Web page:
Our history

Max Dupain photo inside Heffron Building

The University was established in 1949, but by that stage the School of Chemistry had already been in existence for 70 years.

Its origins go back to the Sydney Mechanics School of Arts, which was established in 1833.

In 1879, William A. Dixon set up a chemistry laboratory and began teaching classes in the School of Art's Pitt Street premises (which, at the time, was known as the Technical or Working Men's College).

The school's history over the following 120+ years is a fascinating reflection on the evolution of science in Australia. In the early years, with a newly established chemical industry, much of school's focus was placed on practical training in industrial chemistry and chemical engineering.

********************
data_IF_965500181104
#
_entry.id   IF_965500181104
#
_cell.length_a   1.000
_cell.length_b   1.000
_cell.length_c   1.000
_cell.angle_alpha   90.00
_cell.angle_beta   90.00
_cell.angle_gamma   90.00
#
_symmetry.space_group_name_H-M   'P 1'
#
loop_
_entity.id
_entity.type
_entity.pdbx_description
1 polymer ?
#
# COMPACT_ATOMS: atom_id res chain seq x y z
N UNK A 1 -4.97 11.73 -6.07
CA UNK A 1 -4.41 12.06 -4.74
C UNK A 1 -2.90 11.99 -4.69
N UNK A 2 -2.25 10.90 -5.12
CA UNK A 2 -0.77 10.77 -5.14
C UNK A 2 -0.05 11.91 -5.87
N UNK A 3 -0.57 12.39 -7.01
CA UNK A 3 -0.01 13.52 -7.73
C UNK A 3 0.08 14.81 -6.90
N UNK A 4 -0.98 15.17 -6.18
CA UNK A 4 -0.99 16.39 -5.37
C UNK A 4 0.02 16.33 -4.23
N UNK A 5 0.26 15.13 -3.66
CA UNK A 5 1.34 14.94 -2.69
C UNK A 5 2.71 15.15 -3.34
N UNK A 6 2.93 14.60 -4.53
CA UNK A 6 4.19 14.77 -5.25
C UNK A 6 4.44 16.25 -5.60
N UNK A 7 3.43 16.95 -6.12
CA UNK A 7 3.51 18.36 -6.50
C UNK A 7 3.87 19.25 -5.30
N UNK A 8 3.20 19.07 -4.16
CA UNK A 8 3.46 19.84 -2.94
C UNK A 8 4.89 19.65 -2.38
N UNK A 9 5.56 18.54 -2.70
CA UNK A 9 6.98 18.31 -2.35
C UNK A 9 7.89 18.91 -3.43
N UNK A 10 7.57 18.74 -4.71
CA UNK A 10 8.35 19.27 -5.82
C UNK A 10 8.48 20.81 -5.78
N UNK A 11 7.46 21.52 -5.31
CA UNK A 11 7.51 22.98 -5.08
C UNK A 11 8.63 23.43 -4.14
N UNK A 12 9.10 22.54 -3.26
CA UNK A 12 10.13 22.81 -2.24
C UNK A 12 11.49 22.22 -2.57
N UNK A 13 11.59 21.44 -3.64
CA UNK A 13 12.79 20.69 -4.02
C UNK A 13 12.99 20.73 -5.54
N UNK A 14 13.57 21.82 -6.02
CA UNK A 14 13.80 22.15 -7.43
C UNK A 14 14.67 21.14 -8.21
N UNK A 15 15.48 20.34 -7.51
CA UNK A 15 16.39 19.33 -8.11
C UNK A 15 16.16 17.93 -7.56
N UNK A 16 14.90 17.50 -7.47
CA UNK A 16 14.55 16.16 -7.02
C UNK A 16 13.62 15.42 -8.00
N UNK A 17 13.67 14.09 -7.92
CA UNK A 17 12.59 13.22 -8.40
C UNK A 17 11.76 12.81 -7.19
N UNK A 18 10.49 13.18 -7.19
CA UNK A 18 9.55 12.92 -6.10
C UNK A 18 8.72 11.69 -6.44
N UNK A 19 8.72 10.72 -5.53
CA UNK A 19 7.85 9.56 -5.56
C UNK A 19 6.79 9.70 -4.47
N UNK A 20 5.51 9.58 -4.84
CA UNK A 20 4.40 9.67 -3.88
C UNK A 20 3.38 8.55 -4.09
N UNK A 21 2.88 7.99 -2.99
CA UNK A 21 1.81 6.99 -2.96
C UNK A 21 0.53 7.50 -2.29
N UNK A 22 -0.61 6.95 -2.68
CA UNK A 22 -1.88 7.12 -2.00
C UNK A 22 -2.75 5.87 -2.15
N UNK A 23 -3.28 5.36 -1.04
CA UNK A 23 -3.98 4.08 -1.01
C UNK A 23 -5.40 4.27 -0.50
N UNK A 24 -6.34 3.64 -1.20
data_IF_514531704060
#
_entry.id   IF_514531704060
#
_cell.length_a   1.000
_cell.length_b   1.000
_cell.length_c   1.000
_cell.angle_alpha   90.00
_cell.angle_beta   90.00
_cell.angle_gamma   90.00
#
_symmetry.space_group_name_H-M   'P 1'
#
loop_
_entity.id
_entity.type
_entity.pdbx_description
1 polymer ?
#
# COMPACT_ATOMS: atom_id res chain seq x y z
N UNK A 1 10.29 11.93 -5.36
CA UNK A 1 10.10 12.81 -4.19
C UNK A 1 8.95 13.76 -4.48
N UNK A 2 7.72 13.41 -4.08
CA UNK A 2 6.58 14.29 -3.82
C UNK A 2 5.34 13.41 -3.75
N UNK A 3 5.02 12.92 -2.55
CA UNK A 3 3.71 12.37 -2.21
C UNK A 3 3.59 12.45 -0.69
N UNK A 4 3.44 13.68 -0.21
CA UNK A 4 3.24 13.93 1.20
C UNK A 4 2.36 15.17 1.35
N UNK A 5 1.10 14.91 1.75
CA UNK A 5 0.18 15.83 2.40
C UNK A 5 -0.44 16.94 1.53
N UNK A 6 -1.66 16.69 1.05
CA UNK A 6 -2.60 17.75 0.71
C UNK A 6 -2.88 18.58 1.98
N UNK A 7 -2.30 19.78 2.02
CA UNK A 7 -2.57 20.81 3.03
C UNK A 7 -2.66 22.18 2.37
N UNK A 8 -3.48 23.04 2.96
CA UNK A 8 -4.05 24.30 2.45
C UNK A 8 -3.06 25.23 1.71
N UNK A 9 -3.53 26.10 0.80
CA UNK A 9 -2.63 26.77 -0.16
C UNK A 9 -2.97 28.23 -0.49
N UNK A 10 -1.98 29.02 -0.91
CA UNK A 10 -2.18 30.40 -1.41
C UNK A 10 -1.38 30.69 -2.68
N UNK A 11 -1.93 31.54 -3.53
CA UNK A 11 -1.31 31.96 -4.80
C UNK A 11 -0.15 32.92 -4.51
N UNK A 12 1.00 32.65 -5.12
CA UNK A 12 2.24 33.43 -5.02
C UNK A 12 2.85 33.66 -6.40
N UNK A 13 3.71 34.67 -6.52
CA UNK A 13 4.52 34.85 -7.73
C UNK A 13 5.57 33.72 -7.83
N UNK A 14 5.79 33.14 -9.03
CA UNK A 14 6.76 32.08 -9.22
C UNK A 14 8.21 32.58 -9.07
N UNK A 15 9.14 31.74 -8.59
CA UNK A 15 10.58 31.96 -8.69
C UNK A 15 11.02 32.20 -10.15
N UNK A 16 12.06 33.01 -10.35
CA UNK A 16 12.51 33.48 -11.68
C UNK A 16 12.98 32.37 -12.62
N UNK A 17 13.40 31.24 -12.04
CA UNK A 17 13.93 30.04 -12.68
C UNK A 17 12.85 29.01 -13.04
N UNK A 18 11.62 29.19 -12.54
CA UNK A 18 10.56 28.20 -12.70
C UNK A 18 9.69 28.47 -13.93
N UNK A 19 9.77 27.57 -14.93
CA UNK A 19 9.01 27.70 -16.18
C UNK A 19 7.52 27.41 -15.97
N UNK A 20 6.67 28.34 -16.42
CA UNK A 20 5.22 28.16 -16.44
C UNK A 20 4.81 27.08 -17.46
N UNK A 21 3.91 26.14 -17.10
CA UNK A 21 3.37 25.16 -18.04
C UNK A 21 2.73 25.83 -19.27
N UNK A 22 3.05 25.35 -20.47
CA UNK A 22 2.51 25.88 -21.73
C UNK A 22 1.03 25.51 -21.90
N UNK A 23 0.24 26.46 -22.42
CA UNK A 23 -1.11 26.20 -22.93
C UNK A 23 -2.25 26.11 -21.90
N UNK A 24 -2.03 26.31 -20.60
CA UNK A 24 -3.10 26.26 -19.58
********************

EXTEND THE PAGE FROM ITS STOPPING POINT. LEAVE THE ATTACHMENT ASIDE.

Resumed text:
As its reputation grew, a greater focus on the fundamental discipline of chemistry began. Areas of industrial chemistry, chemical engineering, food technology and biochemistry evolved into separate departments and schools, and by the end of the 1960's, the school was firmly established as one of the leading chemistry departments in the country.

1879 - 1999

For a detailed history of the School of Chemistry from 1879-1999, including pictures by Max Dupain, see the link below.

The School of Chemistry 1879-1999

More history

Find out more about the history of UNSW Chemistry:

Crystallography at UNSW

Chemical Crystallography at UNSW: The First 20 Years by Neville C. Stephenson OAM, FRACI, Emeritus Professor